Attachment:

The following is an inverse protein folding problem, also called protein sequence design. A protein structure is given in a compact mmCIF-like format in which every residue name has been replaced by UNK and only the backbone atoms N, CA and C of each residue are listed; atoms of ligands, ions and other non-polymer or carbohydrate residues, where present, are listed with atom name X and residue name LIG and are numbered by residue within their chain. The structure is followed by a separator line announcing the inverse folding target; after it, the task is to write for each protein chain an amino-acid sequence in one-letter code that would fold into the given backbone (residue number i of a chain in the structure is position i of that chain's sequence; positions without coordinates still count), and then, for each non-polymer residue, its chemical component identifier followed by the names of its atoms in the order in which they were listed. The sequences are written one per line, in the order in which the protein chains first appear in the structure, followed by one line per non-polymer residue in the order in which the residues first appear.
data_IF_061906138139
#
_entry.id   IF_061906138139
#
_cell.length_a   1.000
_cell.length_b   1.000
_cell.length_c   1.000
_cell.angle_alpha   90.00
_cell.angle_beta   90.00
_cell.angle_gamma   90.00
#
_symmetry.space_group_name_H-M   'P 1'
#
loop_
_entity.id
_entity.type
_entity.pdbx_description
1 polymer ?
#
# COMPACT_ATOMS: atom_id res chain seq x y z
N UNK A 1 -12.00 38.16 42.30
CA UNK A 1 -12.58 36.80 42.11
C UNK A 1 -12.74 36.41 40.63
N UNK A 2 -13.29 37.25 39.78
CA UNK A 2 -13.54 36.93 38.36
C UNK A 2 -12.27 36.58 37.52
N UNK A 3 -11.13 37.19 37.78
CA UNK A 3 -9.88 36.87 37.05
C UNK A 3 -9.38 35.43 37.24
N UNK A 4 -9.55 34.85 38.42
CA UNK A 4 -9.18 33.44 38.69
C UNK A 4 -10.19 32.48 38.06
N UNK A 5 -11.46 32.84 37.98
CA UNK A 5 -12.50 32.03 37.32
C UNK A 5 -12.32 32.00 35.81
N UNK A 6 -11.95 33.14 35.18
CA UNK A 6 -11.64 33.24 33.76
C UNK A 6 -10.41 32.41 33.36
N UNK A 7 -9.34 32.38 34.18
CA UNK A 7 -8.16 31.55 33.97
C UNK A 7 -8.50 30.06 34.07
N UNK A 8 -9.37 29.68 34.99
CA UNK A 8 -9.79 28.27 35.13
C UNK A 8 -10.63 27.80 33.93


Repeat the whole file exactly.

The following is an inverse protein folding problem, also called protein sequence design. A protein structure is given in a compact mmCIF-like format in which every residue name has been replaced by UNK and only the backbone atoms N, CA and C of each residue are listed; atoms of ligands, ions and other non-polymer or carbohydrate residues, where present, are listed with atom name X and residue name LIG and are numbered by residue within their chain. The structure is followed by a separator line announcing the inverse folding target; after it, the task is to write for each protein chain an amino-acid sequence in one-letter code that would fold into the given backbone (residue number i of a chain in the structure is position i of that chain's sequence; positions without coordinates still count), and then, for each non-polymer residue, its chemical component identifier followed by the names of its atoms in the order in which they were listed. The sequences are written one per line, in the order in which the protein chains first appear in the structure, followed by one line per non-polymer residue in the order in which the residues first appear.
data_IF_061906138139
#
_entry.id   IF_061906138139
#
_cell.length_a   1.000
_cell.length_b   1.000
_cell.length_c   1.000
_cell.angle_alpha   90.00
_cell.angle_beta   90.00
_cell.angle_gamma   90.00
#
_symmetry.space_group_name_H-M   'P 1'
#
loop_
_entity.id
_entity.type
_entity.pdbx_description
1 polymer ?
#
# COMPACT_ATOMS: atom_id res chain seq x y z
N UNK A 1 -12.00 38.16 42.30
CA UNK A 1 -12.58 36.80 42.11
C UNK A 1 -12.74 36.41 40.63
N UNK A 2 -13.29 37.25 39.78
CA UNK A 2 -13.54 36.93 38.36
C UNK A 2 -12.27 36.58 37.52
N UNK A 3 -11.13 37.19 37.78
CA UNK A 3 -9.88 36.87 37.05
C UNK A 3 -9.38 35.43 37.24
N UNK A 4 -9.55 34.85 38.42
CA UNK A 4 -9.18 33.44 38.69
C UNK A 4 -10.19 32.48 38.06
N UNK A 5 -11.46 32.84 37.98
CA UNK A 5 -12.50 32.03 37.32
C UNK A 5 -12.32 32.00 35.81
N UNK A 6 -11.95 33.14 35.18
CA UNK A 6 -11.64 33.24 33.76
C UNK A 6 -10.41 32.41 33.36
N UNK A 7 -9.34 32.38 34.18
CA UNK A 7 -8.16 31.55 33.97
C UNK A 7 -8.50 30.06 34.07
N UNK A 8 -9.37 29.68 34.99
CA UNK A 8 -9.79 28.27 35.13
C UNK A 8 -10.63 27.80 33.93